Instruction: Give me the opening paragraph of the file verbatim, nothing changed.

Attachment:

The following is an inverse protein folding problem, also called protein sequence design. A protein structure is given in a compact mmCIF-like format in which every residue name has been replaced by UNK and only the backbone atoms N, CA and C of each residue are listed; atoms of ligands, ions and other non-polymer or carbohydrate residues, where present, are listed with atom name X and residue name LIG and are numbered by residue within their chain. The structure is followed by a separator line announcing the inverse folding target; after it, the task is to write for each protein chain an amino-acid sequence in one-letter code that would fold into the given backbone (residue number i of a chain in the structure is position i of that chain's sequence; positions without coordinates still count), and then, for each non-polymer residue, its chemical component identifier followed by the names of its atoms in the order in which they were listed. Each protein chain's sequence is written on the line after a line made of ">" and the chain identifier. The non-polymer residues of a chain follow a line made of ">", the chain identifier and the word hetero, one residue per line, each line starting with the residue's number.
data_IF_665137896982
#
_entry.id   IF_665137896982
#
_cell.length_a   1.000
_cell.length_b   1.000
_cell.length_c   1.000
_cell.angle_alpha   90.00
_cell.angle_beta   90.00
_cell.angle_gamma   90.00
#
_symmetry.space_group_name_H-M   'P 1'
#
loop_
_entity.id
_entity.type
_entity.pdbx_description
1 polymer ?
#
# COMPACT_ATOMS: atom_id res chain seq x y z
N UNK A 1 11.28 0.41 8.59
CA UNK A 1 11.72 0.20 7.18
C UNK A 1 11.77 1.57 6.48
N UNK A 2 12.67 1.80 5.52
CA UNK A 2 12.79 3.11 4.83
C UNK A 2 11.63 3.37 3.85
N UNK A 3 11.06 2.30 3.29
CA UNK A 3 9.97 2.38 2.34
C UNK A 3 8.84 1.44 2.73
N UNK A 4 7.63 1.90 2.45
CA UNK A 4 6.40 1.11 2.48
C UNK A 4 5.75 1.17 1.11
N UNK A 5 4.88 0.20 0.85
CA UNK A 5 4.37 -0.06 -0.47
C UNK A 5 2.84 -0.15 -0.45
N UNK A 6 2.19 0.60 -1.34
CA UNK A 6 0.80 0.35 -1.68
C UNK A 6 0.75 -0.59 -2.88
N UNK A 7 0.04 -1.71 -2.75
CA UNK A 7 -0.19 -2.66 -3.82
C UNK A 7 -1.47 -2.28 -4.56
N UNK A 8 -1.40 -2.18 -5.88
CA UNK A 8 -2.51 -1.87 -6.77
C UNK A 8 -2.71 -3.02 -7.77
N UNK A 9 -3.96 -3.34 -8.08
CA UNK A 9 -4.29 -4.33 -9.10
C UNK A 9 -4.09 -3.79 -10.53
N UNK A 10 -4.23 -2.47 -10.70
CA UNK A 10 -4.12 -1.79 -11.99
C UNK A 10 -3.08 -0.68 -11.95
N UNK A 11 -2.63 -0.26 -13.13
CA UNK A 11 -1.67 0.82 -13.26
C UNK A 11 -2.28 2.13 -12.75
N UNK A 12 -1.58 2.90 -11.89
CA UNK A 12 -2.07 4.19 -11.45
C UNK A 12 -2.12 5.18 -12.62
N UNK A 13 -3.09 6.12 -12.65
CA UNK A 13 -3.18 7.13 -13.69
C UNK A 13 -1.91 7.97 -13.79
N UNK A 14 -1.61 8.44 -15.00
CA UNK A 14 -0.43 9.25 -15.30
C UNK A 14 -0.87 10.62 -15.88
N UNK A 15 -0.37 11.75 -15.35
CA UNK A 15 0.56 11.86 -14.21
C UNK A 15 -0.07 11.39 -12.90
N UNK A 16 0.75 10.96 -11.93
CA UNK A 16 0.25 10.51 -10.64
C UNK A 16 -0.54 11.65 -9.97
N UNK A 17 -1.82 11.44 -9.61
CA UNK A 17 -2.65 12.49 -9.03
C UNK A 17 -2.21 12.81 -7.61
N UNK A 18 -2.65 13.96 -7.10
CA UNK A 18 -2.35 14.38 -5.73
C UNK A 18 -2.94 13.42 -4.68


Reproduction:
The following is an inverse protein folding problem, also called protein sequence design. A protein structure is given in a compact mmCIF-like format in which every residue name has been replaced by UNK and only the backbone atoms N, CA and C of each residue are listed; atoms of ligands, ions and other non-polymer or carbohydrate residues, where present, are listed with atom name X and residue name LIG and are numbered by residue within their chain. The structure is followed by a separator line announcing the inverse folding target; after it, the task is to write for each protein chain an amino-acid sequence in one-letter code that would fold into the given backbone (residue number i of a chain in the structure is position i of that chain's sequence; positions without coordinates still count), and then, for each non-polymer residue, its chemical component identifier followed by the names of its atoms in the order in which they were listed. Each protein chain's sequence is written on the line after a line made of ">" and the chain identifier. The non-polymer residues of a chain follow a line made of ">", the chain identifier and the word hetero, one residue per line, each line starting with the residue's number.